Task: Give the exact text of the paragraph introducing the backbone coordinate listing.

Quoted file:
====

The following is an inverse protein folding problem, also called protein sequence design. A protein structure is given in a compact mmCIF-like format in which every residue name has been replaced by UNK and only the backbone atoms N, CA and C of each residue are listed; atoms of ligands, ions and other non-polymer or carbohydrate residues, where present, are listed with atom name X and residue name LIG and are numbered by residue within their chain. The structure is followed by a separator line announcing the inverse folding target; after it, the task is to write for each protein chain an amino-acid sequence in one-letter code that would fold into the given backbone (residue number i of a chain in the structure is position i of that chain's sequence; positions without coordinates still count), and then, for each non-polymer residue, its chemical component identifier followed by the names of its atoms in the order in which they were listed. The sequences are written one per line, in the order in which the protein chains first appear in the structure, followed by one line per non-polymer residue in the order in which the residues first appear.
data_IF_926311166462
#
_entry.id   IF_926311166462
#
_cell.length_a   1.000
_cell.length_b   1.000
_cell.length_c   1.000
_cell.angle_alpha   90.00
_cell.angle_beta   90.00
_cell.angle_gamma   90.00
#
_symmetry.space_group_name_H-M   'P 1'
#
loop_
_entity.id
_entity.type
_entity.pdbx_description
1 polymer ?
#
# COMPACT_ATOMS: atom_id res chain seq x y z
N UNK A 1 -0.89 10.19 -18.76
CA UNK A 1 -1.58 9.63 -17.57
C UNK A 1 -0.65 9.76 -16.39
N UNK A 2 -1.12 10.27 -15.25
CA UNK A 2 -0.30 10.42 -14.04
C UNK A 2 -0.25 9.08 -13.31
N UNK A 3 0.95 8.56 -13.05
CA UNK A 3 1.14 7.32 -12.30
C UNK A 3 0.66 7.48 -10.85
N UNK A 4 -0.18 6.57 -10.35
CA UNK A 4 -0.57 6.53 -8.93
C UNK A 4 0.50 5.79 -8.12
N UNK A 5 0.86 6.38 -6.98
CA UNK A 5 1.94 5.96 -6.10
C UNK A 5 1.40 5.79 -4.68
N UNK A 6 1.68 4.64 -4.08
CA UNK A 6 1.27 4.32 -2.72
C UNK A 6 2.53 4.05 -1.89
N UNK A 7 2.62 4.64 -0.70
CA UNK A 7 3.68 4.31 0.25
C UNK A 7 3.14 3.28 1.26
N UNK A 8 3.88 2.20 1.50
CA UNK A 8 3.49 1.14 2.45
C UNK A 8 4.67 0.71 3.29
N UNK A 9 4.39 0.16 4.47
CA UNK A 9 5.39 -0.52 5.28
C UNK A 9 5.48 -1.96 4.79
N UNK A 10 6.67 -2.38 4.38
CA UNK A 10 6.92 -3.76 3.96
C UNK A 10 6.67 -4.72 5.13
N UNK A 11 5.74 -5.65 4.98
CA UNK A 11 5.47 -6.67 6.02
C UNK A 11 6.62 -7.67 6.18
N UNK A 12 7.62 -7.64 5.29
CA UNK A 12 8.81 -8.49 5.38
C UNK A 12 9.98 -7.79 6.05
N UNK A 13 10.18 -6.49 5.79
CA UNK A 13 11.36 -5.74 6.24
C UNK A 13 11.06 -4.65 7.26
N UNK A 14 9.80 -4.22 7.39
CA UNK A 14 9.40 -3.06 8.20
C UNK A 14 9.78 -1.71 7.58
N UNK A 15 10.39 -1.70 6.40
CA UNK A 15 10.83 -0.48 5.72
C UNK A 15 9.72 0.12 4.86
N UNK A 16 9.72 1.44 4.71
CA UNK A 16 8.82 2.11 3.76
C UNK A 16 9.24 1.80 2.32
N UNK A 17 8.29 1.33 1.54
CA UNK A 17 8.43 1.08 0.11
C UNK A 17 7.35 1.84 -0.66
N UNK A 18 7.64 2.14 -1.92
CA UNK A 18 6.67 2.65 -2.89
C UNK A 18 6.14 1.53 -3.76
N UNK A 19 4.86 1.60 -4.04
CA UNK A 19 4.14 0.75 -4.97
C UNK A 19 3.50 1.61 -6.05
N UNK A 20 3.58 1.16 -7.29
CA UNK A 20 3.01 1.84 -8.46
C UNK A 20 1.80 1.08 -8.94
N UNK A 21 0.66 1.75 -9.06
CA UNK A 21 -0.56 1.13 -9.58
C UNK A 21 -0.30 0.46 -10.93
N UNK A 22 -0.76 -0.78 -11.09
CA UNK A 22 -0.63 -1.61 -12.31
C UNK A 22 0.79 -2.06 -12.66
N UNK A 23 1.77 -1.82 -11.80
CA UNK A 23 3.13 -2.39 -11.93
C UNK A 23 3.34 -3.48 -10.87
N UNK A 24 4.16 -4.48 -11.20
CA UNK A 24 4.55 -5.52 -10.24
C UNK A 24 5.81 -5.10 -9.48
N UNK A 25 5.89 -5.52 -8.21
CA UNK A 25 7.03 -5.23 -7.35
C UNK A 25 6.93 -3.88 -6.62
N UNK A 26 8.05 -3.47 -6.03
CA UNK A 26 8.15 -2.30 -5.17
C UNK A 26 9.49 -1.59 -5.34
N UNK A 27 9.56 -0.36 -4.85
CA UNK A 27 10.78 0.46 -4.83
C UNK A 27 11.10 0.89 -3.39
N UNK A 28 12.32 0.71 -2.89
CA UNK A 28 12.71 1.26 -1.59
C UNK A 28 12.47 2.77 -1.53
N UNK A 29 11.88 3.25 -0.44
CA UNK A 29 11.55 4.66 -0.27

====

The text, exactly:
The following is an inverse protein folding problem, also called protein sequence design. A protein structure is given in a compact mmCIF-like format in which every residue name has been replaced by UNK and only the backbone atoms N, CA and C of each residue are listed; atoms of ligands, ions and other non-polymer or carbohydrate residues, where present, are listed with atom name X and residue name LIG and are numbered by residue within their chain. The structure is followed by a separator line announcing the inverse folding target; after it, the task is to write for each protein chain an amino-acid sequence in one-letter code that would fold into the given backbone (residue number i of a chain in the structure is position i of that chain's sequence; positions without coordinates still count), and then, for each non-polymer residue, its chemical component identifier followed by the names of its atoms in the order in which they were listed. The sequences are written one per line, in the order in which the protein chains first appear in the structure, followed by one line per non-polymer residue in the order in which the residues first appear.